Freeze Dried vs Dehydrated: Which is Better?

There’s an easy distinction with freeze dried vs dehydrated, and it breaks down to shelf life. Freeze dried food has up to 99% of its moisture reduced, and is extremely reliable for a decades-long, emergency food supply.

That being said, a food dehydrator offers clear advantages, as well. They’re capable of reducing up to 95% of your food’s moisture, and is an economically viable tool for survival food.

Freeze dried vs dehydrated for long term food storage

A freeze dryer can cost anywhere from hundreds to many thousands of dollars. Purchasing vacuum-sealing equipment, including a vacuum pump, hose, oils and other accessories that are required to enjoy its benefits will increase its price tag further.

That being said, everything from freeze dried fruit to red meat will last for 25+ years. Because there isn’t a breeding ground of moisture for bacteria, your MRE meals will break down at an exponentially slower rate. This meals optimal flavor and nutrients.

By comparison, dehydration is still valuable. Since many families will rotate out their emergency supplies, the added shelf life can be replaced with economic benefits. You could take advantage of special pricing on bulk food, and use your dehydrator to create fantastic recipes that keep your dried food from spoiling.

There are many foods that can be dehydrated for decades, as well. Dehydrated vegetables, for example, can be vacuum-sealed and frozen with an extremely long shelf life.

Many people also use a dehydration machine to prepare raw ingredients, like garlic, lemon and dried strawberries. Freeze drying will be more effective in the long term, but for regular use, a food dehydrator seems to make the most sense.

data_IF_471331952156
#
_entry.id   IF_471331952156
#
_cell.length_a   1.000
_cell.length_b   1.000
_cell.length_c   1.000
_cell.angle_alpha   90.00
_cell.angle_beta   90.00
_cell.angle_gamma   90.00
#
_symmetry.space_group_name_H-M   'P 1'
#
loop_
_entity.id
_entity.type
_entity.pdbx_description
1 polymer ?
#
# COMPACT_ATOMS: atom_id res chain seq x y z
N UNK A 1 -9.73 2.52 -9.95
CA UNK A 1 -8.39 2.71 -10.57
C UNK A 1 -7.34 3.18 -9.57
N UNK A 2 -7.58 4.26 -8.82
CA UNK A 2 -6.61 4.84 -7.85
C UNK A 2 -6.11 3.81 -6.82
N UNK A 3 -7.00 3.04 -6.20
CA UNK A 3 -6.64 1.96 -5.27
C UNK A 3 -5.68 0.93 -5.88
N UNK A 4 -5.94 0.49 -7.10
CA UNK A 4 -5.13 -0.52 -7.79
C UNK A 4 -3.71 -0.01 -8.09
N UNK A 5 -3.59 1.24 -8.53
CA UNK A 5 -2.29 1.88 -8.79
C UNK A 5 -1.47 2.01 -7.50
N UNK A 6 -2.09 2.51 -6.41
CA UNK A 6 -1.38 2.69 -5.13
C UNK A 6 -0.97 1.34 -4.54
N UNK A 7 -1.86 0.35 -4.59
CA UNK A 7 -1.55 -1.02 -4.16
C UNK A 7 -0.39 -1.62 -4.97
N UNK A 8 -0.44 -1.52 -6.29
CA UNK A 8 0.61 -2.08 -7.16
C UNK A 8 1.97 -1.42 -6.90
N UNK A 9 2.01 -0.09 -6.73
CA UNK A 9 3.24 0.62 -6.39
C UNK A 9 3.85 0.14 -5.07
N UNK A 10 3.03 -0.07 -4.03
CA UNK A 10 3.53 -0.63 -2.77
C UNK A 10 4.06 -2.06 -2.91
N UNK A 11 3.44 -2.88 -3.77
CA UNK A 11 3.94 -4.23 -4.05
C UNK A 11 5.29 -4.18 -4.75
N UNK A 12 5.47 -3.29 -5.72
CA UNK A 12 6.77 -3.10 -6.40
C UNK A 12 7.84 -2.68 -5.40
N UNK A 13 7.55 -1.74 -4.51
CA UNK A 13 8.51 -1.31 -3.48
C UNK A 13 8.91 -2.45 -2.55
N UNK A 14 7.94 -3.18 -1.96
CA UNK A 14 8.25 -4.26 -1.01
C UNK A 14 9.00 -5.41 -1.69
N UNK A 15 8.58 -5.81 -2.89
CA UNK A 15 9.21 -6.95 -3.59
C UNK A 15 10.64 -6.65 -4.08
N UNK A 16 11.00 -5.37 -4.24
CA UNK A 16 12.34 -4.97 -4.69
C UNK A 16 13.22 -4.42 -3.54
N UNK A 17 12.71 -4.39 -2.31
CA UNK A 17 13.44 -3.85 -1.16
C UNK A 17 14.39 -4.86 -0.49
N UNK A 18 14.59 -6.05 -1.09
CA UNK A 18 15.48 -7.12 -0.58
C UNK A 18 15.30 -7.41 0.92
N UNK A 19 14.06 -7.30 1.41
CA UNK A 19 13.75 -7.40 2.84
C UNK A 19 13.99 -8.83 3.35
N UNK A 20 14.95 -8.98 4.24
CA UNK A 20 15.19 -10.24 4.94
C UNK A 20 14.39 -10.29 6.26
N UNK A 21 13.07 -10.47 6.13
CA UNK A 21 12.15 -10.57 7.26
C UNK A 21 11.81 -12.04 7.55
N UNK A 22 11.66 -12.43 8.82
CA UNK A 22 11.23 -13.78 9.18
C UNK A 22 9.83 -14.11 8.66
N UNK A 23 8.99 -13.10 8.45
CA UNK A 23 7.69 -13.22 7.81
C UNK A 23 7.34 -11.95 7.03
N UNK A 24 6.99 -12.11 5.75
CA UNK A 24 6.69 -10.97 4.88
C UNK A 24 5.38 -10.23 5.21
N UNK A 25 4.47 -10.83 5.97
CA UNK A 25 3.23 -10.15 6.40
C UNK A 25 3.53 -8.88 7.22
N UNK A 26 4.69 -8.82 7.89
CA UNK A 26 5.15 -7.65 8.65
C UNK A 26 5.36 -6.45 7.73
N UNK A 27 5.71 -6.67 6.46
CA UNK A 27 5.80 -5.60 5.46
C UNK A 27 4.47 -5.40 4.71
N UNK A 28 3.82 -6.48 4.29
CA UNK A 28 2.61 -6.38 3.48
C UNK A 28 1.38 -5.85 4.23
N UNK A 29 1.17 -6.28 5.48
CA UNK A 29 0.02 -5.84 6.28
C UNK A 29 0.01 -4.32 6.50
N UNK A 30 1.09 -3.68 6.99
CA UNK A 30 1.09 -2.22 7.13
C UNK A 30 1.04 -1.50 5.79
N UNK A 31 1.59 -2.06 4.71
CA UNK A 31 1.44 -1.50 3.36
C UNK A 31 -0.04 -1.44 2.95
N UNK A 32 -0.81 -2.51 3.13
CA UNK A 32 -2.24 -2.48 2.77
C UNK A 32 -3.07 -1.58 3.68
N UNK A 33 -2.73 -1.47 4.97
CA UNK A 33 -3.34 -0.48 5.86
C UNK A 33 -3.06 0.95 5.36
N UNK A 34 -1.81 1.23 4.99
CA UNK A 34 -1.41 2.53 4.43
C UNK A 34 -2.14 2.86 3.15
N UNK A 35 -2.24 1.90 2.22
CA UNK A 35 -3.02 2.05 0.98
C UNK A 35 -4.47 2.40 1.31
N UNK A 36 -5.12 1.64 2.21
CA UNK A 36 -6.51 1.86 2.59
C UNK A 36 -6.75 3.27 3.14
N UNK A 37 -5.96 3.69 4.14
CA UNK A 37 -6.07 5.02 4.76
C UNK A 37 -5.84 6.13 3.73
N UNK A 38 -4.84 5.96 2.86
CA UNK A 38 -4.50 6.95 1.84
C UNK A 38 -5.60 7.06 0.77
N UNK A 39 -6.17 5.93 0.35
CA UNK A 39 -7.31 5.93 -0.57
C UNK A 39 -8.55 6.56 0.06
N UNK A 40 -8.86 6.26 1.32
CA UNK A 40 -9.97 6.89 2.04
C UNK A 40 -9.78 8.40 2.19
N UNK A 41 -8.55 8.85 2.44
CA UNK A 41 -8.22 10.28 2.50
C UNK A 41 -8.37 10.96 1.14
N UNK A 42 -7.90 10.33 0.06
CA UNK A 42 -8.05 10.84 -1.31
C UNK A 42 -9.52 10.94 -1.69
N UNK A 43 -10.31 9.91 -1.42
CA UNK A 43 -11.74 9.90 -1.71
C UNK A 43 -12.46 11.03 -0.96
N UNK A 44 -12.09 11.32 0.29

How much of a difference do food storage containers make?

This is often a deciding factor for both freeze dried and dehydrated foods. Your home freeze dryer should be set up with a vacuum sealer, including a pump, hose, oils, bags and power supply, in order to enjoy long term food storage.

Canning, vacuum-sealing in jars, oxygen absorbers and freezing can all be used to extend the shelf life of food made with your home dehydrator, as well. You’re not going to get the same shelf life as a freeze dryer, but by using your own knowledge and a quality dehydrator, you can achieve impressive results.

Let’s say that you’re making some dehydrated dog food. You dehydrate your carbs, protein, veggies, as well as a source of fats, calcium and other trace minerals.

Using your operation for freeze dried meals, you simply vacuum seal it and store it for later use. Even 25 years later, you can simply pour some warm water into your pup’s portion of food, and it’s ready to eat. They won’t know the difference between freeze dried and fresh.

Alternatively, using your home food dehydrator, you can portion 2-week or 1-month supplies into airtight bags. To extend shelf life, you can use oxygen absorbers and large freeze bags that you can freeze for years on end.

Where to put all of your survival supplies

When considering a survival kit, storage space is going to be a major factor. While both freeze dried and dehydrated food reduces in size due to lower moisture content, you will have to decide on where a 2, 5, 10 or 15-year supply of food will go.

Using a dehydrator machine offers some advantages in this area. The less time you wish to store your MRE food for, the less space it is required and the easier it’ll be to recycle via regular use.

A jerky dehydrator also uses heat, which makes it capable of cooking meals like beef jerky. While you won’t be able to work with freeze dried ice cream, it can be a more practical and cost-effective approach for families who wish to enjoy their dehydrated food, as well as use it for long-term food storage.

Using a meat dehydrator will provide various advantages, including economy, performance, durability and convenience, depending on the model you choose!



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